8 सुखात् रागः – Kanada Sutra, 6.2.10. Cf. Yogasutra 2.7-8. This is also the significance of value as defined in Siddhanta Muktavali p. 467: यत् ज्ञातं सत् स्व-वृत्तितया इष्यते. I.e. value is that (or anything similar) which, having been experienced by oneself, in the past, is now sought (to be realised again). Cf. Vedanta Paribhasa (Venkateswara Press) viii.
9 If we describe this appreciation as a value-judgment it is clear that it is not the same as a judgment in the purely logical sense. To say, e.g. that sugar is sweet is not the same as saying 'I like sugar'.
10 Since the content of desire is always the same as the result to which it leads, value may also be represented as the product of desire.
11 We have represented feeling as preceding desire. This is a much-discussed point in modern value philosophy. According to Indian thinkers, who believe in the doctrine of transmigration, they form a beginningless series (प्रवाहतः अनादि), in the sense in which the seed and plant are-the seed producing the plant and the plant, in its turn, producing the seed. (Cf. Nyayasutra 3.1.25). But this is only to speak chronologically; psychologically, feeling is prior to desire.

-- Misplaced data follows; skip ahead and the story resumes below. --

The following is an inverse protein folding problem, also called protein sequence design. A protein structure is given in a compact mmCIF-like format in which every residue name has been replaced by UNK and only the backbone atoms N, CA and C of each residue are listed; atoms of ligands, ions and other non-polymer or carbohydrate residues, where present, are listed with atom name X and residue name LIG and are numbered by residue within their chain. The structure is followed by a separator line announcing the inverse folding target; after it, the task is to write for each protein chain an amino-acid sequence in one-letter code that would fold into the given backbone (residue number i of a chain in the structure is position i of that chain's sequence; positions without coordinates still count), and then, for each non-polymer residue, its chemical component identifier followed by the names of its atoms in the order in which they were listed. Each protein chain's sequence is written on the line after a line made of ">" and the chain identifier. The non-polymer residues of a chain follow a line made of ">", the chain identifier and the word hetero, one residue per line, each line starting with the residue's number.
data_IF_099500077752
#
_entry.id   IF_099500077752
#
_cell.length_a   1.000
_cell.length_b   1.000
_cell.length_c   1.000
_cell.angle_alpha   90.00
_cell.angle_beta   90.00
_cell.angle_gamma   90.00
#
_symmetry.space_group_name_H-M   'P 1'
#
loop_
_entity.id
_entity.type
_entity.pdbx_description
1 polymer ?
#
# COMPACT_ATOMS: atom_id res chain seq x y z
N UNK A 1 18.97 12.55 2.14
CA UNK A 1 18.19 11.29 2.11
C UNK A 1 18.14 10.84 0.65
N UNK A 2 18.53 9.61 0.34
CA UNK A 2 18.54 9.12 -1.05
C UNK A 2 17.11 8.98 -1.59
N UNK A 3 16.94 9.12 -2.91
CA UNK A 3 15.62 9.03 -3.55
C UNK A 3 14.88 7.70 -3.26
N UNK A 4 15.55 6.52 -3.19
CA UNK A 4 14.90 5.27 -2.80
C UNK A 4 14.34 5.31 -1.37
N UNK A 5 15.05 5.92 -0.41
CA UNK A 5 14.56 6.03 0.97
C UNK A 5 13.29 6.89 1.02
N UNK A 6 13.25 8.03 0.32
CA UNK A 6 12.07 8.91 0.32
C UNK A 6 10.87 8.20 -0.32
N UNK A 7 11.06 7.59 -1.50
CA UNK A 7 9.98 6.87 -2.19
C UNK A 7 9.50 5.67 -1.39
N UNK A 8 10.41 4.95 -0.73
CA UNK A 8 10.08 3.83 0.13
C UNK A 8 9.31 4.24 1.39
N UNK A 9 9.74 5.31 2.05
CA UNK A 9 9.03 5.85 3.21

12 जानाति, इच्छति, यतते, (Cf. Nyaya-varttika-tika, p. 41) See for a description of this process Nyaya-bindu-tika (Ed. Peterson) p. 5 and Panchapadika-vivarana (Vizianagaram Series), p. 190. Cf Brihadaranyaka Upanishad 4.4.5.
13 It may be so according to some like Nyaya-Vaisheshika. But we have here systems like the Vedanta which look upon अन्तः-कारण as one.
14 Vedanta Paribhasa viii. Similarly, it is not merely what is shunned (द्विष्ट) that is called a disvalue, but also the means to it (द्विष्ट-साधना).
15 Strictly science does not deny values; it only assumes a neutral attitude towards them.